On Do-it-Yourself Estate Planning

“Ye lawyers who live
upon litigants’ fees,
And who need a good many
to live at your ease,
Grave or gay, wise or witty,
whate’er your degree,
Plain stuff or Queen’s Counsel,
take counsel of me.
When a festive occasion
your spirit unbends,
You should never forget the
Profession’s best friends;
So we’ll send round the wine
and bright bumper fill,
To the jolly testator
who makes his own will.

He premises his wish
and his purpose to save
All dispute among friends
when he’s laid in the grave;
Then he straightaway proceeds
more disputes to create
Than a long summer’s day
would give time to relate.
He writes and erases,
he blunders and blots,
He produces such puzzles
and Gordian knots,
That a lawyer, intending to frame the thing ill,
Couldn’t match the testator
who makes his own will.”

-Lord Neaves

I’m sure you have heard this less than eloquent phrase before – “Garbage in, garbage out.” The phrase is typically used in computer programming and scientific research. Unfortunately, it also applies to the law, legal documents, and writing your own Will.

What’s Wrong With Writing Your Own Estate Plan?

Legally, you have the right to draft your own documents; however, that doesn’t mean you have the right to have them actually work. Do-it-yourselfers accidentally disinherit children, fail to protect assets from lawsuits, trigger probate, invite court interference, give assets outright to drug addicted beneficiaries, and incur huge fees to straighten out a big mess.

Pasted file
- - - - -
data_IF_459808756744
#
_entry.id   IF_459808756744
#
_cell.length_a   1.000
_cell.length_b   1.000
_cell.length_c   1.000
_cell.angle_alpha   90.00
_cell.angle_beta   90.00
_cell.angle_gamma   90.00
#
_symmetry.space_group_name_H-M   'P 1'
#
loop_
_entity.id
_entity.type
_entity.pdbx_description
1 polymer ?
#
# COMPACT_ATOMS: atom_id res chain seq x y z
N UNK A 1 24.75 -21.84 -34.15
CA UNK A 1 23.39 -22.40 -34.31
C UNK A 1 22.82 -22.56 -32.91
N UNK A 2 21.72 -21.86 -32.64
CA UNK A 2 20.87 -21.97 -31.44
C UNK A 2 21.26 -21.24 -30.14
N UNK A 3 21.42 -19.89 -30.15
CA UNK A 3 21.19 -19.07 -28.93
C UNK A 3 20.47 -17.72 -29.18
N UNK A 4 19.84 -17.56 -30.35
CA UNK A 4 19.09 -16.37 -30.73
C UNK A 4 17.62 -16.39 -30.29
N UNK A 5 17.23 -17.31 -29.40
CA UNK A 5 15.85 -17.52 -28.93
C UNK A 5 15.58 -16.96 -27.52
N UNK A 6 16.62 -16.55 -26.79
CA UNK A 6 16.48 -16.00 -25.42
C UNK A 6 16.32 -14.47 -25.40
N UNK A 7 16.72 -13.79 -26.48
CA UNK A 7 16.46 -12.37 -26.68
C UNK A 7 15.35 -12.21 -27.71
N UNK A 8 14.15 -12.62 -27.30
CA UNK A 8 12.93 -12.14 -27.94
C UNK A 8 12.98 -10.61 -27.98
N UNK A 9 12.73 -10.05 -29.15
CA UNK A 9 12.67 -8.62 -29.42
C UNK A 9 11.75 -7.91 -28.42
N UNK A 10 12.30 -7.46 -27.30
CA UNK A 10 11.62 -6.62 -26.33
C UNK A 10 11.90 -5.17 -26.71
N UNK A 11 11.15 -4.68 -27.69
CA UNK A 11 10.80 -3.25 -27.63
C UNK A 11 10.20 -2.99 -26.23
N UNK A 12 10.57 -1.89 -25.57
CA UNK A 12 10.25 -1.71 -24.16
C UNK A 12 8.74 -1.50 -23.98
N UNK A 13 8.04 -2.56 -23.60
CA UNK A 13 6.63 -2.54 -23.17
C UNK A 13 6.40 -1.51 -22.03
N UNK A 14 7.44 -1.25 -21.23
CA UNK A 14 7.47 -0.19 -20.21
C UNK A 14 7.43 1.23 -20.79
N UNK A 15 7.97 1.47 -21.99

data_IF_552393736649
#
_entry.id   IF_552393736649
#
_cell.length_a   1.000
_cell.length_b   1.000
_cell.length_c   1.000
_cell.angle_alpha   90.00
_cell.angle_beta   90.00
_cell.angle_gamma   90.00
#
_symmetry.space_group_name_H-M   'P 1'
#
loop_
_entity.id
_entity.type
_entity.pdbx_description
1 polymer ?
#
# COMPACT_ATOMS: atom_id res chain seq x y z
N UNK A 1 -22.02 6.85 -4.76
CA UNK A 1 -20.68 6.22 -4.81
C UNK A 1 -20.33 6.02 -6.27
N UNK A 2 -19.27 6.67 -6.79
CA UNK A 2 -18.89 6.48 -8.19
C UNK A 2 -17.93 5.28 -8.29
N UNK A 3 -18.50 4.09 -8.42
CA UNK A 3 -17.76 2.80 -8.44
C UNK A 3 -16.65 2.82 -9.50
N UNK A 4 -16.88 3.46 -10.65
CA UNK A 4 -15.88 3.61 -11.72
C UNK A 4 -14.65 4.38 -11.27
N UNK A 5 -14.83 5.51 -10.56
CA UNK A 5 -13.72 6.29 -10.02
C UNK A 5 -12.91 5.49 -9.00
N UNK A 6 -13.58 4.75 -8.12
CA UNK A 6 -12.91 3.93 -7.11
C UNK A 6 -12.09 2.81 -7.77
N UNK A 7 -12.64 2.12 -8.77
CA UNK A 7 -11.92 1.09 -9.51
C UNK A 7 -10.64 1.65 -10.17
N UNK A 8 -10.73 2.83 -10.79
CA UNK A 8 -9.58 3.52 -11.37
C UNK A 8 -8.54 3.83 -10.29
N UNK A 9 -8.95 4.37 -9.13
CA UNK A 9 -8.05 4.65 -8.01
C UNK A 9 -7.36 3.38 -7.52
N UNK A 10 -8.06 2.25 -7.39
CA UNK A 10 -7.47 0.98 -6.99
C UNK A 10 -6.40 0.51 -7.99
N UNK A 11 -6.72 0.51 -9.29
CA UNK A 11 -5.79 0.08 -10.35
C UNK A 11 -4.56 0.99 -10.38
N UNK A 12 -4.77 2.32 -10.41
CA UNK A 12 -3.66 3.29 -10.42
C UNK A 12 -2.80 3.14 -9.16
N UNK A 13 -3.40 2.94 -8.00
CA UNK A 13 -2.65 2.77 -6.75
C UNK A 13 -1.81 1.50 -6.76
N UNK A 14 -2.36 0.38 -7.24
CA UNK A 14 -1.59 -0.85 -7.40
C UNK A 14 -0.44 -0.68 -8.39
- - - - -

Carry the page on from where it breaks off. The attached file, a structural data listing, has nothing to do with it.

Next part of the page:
Creating an effective set of estate planning documents involves many moving parts and deep analysis. An estate planning attorney will consider your family situation and financial status, coupled with where you live and where you own real estate. Your goals and concerns are also carefully considered. With a myriad of variables at play, how can a book of generic forms, computer program, or website possibly address all this correctly? It simply can’t.
Even attorneys, who don’t focus on estate planning, are hesitant to write their own estate plans. Instead, they turn to their colleagues who understand probate and trust laws, and are experienced in putting together estate plans that work.

Use Books and Software to Learn About Estate Planning, Not for Estate Planning

Estate planning books and software should only be used as tools to learn about the estate planning process. They should not be used a substitute for the hands-on, legal counseling from an experienced estate planning attorney. While there are many tasks you can complete on your own, designing, drafting, and implementing an estate plan is not one of them.

What’s the Biggest Problem With Do-It-Yourself Estate Planning?

The biggest problem with do-it-yourself estate planning is that it often creates a huge burden for loved ones. It’s your loved ones who will find out you tried to save a few bucks and, as a result, caused a huge stressful mess that will cost thousands of dollars to fix.